Alberta feels chokehold with storage at limit, more crude cuts
for Petroleum News
Jason Kenney is having to rearrange his world - like everyone else - only a year after a landslide victory propelled him into the Alberta premier’s office and only weeks after boldly forecasting that his oil-dependent province might be close to turning the corner.
The only problem was his inability to foresee that the turn was into a dead-end street.
Now his greatest challenge is to contain COVID-19 which Alberta’s latest modeling has estimated could see up to 800,000 of 4.4 million Albertans infected with the virus and between 400 and 3,100 dying from the disease by the end of summer - both estimates that many think have been overstated.
Add to that the latest unemployment numbers showing a loss of 117,000 jobs (mostly in the service sector after tens of thousands in the oil patch had already been laid off), combined with the collapse of oil prices and the failure of Prime Minister Justin Trudeau’s Canadian government to deliver on Finance Minister Bill Morneau’s March 25 promise that an aid package would be coming in “hours, potentially days.”
Jobless rate could hit 25%Faced with such a bleak employment outlook, which Kenney said could see the jobless rate soar from 8.2% to 25%, Kenney seized the controls on April 10 by adding C$1 billion to a budget he has warned could end in a C$20 billion deficit to create work for thousands to repair roads, schools, bridges and potholes.
“We cannot afford to lose a day when we need this money spent in the economy now,” he said, adding the extra cash means a total of C$13 billion has been directed to help Albertans during the pandemic, either through direct subsidies or deferrals on taxes and other payments.
Although Alberta is still rated as the wealthiest of Canada’s 10 provinces with access to even more financial aid, Kenney noted “our economy is still in contraction so it doesn’t make sense to blow all of our fiscal power ... right now.”
Impact of cutbacksHe gives no indication of gambling on an end to the torrent of negative economic news stemming from whatever good might emerge from the deal reached by OPEC and its allies on April 12 to cut 9.7 million barrels per day from their production, followed by a gradual scaling back until April 2022.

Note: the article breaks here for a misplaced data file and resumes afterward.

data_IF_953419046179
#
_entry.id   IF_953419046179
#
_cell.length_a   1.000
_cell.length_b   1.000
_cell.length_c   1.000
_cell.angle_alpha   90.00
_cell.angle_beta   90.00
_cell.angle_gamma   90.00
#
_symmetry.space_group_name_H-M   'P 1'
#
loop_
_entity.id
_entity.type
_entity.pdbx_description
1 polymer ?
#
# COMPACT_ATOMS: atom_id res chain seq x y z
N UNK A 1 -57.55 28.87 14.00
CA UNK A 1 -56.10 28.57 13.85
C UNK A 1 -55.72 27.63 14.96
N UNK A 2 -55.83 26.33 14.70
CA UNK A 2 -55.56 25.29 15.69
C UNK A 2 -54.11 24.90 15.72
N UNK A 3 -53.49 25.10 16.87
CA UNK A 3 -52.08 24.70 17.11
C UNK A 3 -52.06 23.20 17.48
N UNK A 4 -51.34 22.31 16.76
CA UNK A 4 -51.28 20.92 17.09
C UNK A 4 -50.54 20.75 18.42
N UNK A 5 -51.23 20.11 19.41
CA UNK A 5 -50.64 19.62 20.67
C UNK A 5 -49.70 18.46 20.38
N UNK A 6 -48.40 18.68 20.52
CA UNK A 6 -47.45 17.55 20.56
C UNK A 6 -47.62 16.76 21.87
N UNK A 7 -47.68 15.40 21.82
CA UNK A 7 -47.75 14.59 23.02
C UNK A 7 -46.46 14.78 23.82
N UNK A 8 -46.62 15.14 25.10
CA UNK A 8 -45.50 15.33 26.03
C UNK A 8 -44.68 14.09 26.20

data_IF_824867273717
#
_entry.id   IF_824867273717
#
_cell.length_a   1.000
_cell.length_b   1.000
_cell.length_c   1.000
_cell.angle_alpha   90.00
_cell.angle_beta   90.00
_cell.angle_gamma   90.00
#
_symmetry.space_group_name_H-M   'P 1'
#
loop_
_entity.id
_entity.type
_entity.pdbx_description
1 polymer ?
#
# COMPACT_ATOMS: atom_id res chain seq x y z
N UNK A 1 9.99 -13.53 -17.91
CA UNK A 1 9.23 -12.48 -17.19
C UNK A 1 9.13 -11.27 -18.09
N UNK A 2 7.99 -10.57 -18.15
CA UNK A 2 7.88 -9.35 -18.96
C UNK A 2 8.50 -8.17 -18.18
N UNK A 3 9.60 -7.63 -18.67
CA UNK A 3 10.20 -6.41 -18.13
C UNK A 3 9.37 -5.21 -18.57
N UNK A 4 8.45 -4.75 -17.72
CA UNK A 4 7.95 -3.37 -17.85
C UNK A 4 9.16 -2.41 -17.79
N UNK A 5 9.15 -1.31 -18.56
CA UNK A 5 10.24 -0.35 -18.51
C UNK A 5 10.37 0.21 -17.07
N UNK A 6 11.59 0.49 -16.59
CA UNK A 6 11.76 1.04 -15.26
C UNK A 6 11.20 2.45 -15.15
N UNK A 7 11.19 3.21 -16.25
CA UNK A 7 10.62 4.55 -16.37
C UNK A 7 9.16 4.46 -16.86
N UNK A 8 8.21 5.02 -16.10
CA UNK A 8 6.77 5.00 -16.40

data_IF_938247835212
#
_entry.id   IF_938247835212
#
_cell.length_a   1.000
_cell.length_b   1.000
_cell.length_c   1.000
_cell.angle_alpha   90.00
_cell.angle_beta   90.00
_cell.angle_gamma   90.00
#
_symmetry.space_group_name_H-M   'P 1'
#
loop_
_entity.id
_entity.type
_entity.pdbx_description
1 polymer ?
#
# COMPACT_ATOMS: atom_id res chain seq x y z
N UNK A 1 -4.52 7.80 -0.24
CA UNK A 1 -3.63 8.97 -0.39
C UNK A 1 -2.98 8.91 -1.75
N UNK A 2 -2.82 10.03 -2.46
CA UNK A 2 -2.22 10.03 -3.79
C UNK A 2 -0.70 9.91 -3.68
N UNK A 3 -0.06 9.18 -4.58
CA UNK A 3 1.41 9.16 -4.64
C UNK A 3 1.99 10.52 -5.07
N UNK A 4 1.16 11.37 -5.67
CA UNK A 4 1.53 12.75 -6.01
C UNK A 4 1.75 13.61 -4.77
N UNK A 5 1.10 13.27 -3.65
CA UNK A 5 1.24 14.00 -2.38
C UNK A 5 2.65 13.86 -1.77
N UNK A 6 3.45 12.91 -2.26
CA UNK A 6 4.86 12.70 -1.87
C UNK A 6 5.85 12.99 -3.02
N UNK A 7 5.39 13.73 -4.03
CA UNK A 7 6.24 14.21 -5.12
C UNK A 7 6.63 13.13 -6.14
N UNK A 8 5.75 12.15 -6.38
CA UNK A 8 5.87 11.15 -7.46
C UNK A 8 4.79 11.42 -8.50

A majority of international observers were quick to express doubt that, given their past record, the OPEC+ group will even achieve a cutback that amounts to very little given the collapse of global demand.
Raymond James analyst Jeremy McCrea said the market’s best hope of a modest price recovery now rests with the Group of 20 developed nations.
“What you need to see is a G20 cooperative action plan that is not just words, but action,” he said.
No Canadian cuts promisedHowever, Canada’s Natural Resources Minister Seamus O’Regan said Canada promised no production cuts during a G20 virtual meeting on April 10, telling reporters that the G20 call was “about finding the mechanisms to achieve price stability.”
Alberta Energy Minister Sonya Savage said her government will make no move to further curtail production which is already 400,000 bpd below the 3.18 million bpd allowed under mandated limits set at the start of 2019.
She said that by May Alberta is likely to see another 1 million bpd shut in as Canada’s storage facilities reach their projected limit of 40 million barrels (compared with the U.S. Strategic Petroleum Reserve limits of almost 800 million barrels).
With North American storage nearing capacity and refineries already shrinking their crude intakes, Savage noted “it will take a while to clear the glut,” though she clings to hope that the OPEC+ deal will go a “long way” towards reaching a point of production-and-demand balance.
She also hopes the pact will end the month-long price war between Saudi Arabia and Russia, which prompted Kenney to accuse OPEC of engaging in “predatory dumping” of their crude in North America.
But Kenney has reason to question whether Canadian Prime Minister Justin Trudeau is on his side in attacking Saudi Arabia.
Earlier in April the Trudeau administration lifted a moratorium on approving new permits for military exports to Saudi Arabia after renegotiating some terms of a controversial C$14 billion deal to sell light-armored vehicles to Riyadh which critics said could easily be used to suppress human rights.
- GARY PARK